Archived Story

Delay is disappointing

Published 5:21pm Wednesday, July 17, 2013

It’s disappointing that the joint meeting between the Beaufort County Board of Commissioners and Washington City Council has been postponed until this fall.

The meeting, scheduled for July 29, was already long overdue. Moving it to the fall — a date not yet determined — just makes it that much more overdue. Will the two local governments fall apart without having that meeting? No. Would the two local governments have a better understanding of each other, each other’s problems and each other’s needs? More than likely.

With City Manager Brian Alligood new to the job as of July 1, it’s understandable he needs some time to get up to speed on issues involving the city and county that needs the two governing boards’ attention. It would be unfair to toss him into the arena without time for preparation to do battle. Still, the county and city must sit down together soon and find solutions to problems that need addressing.

One such issue is where to build a new county jail, if the county moves forward with that proposal.

The city’s position is it does not dispute the need for a new jail, but the city does not believe it should be located at the Beaufort County Industrial Park, which is jointly owned by Beaufort County and the city. Earlier this year, after the commissioners decided the new jail should be built at the industrial park, the mayor and council said they were somewhat miffed the city was not consulted on where to locate the new jail, if one is built. The industrial park is in the city limits. City zoning regulations could prevent the new jail from being located there.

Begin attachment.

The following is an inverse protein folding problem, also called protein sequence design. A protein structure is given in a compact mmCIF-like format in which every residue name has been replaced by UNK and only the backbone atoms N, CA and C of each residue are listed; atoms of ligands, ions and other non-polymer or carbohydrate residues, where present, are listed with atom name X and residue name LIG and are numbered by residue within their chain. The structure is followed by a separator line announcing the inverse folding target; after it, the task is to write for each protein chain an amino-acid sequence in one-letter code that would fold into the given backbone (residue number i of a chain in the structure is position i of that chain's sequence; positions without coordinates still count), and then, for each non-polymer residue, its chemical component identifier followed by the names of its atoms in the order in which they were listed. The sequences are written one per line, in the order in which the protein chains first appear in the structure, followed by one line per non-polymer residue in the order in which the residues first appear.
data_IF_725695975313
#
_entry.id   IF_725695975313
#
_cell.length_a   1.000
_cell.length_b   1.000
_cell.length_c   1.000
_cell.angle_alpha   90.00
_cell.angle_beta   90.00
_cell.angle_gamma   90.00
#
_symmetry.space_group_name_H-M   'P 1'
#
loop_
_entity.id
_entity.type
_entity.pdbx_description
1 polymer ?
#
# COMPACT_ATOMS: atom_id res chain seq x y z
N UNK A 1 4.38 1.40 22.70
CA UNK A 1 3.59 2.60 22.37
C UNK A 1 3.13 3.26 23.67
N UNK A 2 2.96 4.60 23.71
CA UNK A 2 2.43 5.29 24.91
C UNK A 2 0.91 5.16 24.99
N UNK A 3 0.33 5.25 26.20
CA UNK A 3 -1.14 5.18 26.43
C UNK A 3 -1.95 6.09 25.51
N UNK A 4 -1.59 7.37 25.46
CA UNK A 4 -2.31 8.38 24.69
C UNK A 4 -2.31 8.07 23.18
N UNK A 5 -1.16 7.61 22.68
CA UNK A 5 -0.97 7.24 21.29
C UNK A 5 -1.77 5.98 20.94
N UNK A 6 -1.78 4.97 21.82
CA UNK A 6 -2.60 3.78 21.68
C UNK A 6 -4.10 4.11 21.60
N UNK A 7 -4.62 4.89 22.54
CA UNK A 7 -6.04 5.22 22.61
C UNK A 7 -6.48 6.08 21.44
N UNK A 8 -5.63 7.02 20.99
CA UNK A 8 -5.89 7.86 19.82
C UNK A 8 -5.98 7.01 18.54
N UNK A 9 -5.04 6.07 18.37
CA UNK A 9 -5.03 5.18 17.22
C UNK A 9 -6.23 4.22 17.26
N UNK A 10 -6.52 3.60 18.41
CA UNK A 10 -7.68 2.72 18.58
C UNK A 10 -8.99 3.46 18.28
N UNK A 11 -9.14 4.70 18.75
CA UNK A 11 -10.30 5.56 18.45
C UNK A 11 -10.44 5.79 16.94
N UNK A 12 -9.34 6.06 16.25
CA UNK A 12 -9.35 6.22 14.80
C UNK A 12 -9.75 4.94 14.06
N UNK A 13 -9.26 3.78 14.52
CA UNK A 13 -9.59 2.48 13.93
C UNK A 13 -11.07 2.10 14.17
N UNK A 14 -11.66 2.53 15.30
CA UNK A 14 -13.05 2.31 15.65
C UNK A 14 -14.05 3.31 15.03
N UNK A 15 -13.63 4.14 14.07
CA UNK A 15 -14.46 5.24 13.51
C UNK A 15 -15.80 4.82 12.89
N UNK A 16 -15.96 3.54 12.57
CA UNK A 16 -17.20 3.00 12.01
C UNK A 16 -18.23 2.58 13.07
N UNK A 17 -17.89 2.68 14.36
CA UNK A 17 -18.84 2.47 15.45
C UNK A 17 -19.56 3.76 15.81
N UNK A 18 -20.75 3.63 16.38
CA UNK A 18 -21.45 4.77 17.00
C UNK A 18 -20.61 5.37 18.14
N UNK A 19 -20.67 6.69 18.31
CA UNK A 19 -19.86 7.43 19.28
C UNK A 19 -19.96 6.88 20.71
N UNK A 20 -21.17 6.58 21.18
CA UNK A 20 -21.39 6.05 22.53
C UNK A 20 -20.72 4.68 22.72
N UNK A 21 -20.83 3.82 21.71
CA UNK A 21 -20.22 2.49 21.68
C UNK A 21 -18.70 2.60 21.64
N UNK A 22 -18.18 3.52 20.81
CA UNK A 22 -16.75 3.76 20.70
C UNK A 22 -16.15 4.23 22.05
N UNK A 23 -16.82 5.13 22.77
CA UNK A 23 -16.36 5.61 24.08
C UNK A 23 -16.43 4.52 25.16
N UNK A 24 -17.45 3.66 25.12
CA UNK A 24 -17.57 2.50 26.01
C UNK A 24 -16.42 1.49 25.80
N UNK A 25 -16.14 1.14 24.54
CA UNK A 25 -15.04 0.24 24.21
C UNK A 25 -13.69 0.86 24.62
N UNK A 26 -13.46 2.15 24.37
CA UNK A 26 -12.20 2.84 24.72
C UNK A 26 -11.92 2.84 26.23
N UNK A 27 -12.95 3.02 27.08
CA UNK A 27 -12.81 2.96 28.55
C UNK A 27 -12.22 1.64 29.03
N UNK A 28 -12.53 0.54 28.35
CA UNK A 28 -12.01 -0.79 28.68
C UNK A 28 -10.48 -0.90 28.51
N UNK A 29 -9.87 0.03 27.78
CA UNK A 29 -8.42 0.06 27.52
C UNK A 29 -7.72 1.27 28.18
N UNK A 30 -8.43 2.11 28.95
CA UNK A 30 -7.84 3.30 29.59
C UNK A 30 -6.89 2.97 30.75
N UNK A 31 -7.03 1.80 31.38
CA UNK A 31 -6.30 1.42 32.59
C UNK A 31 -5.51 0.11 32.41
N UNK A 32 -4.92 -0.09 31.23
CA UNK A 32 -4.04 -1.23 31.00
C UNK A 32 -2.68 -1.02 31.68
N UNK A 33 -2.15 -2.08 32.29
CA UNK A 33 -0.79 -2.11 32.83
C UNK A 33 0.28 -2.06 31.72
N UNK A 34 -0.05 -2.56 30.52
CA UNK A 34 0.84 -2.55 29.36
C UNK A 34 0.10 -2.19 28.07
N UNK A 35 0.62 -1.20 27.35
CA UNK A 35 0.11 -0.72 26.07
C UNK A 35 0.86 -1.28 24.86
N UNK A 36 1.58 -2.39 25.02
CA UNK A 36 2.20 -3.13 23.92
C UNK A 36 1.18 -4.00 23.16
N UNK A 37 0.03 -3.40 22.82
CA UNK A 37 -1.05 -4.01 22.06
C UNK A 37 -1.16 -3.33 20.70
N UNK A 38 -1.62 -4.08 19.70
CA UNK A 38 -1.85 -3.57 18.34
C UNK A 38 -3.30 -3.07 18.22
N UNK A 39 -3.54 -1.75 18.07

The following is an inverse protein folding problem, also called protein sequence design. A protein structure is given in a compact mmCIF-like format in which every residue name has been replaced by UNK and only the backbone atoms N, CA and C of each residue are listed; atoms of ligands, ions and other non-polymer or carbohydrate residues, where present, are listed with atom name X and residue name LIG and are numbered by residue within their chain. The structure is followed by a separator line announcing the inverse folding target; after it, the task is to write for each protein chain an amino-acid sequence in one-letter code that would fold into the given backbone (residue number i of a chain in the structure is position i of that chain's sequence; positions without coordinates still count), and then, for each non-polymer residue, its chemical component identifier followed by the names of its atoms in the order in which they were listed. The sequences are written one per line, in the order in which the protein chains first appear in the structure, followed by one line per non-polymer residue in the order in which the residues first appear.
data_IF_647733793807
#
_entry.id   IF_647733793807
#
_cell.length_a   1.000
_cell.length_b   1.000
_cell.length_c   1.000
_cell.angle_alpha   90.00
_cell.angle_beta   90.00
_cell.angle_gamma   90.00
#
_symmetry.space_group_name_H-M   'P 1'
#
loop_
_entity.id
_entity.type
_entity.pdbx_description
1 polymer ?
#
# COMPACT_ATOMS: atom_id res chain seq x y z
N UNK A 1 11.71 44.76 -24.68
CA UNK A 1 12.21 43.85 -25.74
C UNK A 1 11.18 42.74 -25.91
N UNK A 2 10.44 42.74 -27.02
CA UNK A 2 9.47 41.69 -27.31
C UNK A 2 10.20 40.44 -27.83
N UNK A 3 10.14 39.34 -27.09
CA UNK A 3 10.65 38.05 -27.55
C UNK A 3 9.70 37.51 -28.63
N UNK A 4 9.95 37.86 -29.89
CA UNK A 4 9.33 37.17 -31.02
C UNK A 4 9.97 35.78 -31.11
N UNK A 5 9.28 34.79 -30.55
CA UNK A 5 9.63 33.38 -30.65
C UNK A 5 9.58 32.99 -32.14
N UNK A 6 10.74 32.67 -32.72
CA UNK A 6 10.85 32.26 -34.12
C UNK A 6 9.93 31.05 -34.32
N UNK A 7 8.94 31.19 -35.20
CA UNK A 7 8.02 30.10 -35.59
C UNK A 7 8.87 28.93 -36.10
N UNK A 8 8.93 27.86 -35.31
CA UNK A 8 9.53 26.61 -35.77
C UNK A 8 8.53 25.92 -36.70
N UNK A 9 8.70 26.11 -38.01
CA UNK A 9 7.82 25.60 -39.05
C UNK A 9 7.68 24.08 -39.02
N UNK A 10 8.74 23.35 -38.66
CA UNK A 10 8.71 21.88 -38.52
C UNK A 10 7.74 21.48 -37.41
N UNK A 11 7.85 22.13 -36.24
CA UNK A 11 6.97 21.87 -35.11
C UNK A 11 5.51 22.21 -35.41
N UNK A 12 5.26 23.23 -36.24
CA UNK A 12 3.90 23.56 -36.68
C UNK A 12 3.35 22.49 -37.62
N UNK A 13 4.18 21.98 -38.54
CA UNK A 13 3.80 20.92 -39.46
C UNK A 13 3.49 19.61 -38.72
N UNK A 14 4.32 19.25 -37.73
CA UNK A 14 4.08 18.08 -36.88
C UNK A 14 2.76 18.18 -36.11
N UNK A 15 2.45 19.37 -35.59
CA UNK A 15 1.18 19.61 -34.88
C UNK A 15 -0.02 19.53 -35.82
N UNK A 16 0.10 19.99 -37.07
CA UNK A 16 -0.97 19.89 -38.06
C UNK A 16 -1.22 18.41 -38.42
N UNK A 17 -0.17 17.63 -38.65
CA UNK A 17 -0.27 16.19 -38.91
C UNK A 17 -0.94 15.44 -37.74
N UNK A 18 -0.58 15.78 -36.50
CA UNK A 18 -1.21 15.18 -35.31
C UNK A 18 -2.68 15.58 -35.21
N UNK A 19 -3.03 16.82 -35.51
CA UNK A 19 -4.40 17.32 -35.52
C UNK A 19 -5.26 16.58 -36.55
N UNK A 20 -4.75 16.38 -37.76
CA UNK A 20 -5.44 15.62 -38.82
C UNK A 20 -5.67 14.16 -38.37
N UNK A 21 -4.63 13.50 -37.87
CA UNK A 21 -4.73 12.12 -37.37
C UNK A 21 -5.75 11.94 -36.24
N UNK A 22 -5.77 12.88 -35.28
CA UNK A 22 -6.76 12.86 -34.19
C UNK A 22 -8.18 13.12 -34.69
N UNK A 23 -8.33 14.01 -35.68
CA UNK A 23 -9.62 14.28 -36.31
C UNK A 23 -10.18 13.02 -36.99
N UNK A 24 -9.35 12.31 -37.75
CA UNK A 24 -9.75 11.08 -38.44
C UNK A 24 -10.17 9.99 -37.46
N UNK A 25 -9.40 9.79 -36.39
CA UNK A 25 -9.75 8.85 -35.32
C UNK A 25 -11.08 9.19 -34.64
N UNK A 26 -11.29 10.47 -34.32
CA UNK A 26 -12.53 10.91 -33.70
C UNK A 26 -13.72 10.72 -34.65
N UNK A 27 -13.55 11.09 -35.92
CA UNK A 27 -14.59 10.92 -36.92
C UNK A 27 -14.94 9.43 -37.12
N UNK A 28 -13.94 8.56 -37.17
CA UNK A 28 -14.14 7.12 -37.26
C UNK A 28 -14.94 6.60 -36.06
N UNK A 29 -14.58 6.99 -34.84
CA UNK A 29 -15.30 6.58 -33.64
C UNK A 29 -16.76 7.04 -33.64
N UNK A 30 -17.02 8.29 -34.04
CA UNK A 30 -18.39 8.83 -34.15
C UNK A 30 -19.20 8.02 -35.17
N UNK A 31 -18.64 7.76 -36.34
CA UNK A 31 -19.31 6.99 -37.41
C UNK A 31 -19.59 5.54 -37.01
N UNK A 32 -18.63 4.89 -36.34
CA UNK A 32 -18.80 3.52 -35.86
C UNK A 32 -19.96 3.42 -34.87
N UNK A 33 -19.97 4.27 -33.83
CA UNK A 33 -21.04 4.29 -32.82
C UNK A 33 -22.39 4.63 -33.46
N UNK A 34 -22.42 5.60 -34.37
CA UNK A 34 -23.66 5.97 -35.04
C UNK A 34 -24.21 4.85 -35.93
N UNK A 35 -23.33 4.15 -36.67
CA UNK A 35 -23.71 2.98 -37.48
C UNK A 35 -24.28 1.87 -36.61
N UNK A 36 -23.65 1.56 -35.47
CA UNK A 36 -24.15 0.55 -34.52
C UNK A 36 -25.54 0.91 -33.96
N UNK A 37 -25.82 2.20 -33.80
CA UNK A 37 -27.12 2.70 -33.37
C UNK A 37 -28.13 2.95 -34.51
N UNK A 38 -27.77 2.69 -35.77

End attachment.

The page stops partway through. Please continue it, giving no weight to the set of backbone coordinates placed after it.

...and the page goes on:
In an apparent recent development, the county is evaluating other possible sites for a new jail, according to an email from Alligood. If that’s the case, a meeting between the city and county would provide an opportunity for the city to provide input on the jail matter.

It’s a safe bet that city officials wants to address a specific funding issue with their county counterparts — county funding of municipal recreation programs.

The city makes the point that because many county residents — those who live outside the city — participate in the city’s recreation programs, use city sports facilities and use city parks, the county should help cover some of the expenses associated with providing those programs and facilities.

The city has renewed its request — one it’s made several times before — that the county provide such funding. The council, during a meeting earlier this year, unanimously voted to have city staff forward that request to the county.

Councilman Doug Mercer broached the issue during that meeting.

“May I bring to the council’s attention the county commissioners were presented their budget on Monday afternoon. As you know, about two years ago we were receiving about ($17,000) from the county for our recreational programs. Last year, they took that out completely. This year, we had requested $15,732 from the county for our programs. They have recommended zero,” Mercer said then. “I think it is incumbent upon us, as a council, to go to the county commissioners and express our concern with the fact that they are giving every other recreational program in the county funds, and we’ve got the largest recreational program in the county and they’re providing nothing. Our citizens pay county taxes just like every other citizen, and yet here’s an area the county could assist us with and they’ve ignored us.”

Those two issues alone are why the city and county need to meet as soon as possible.

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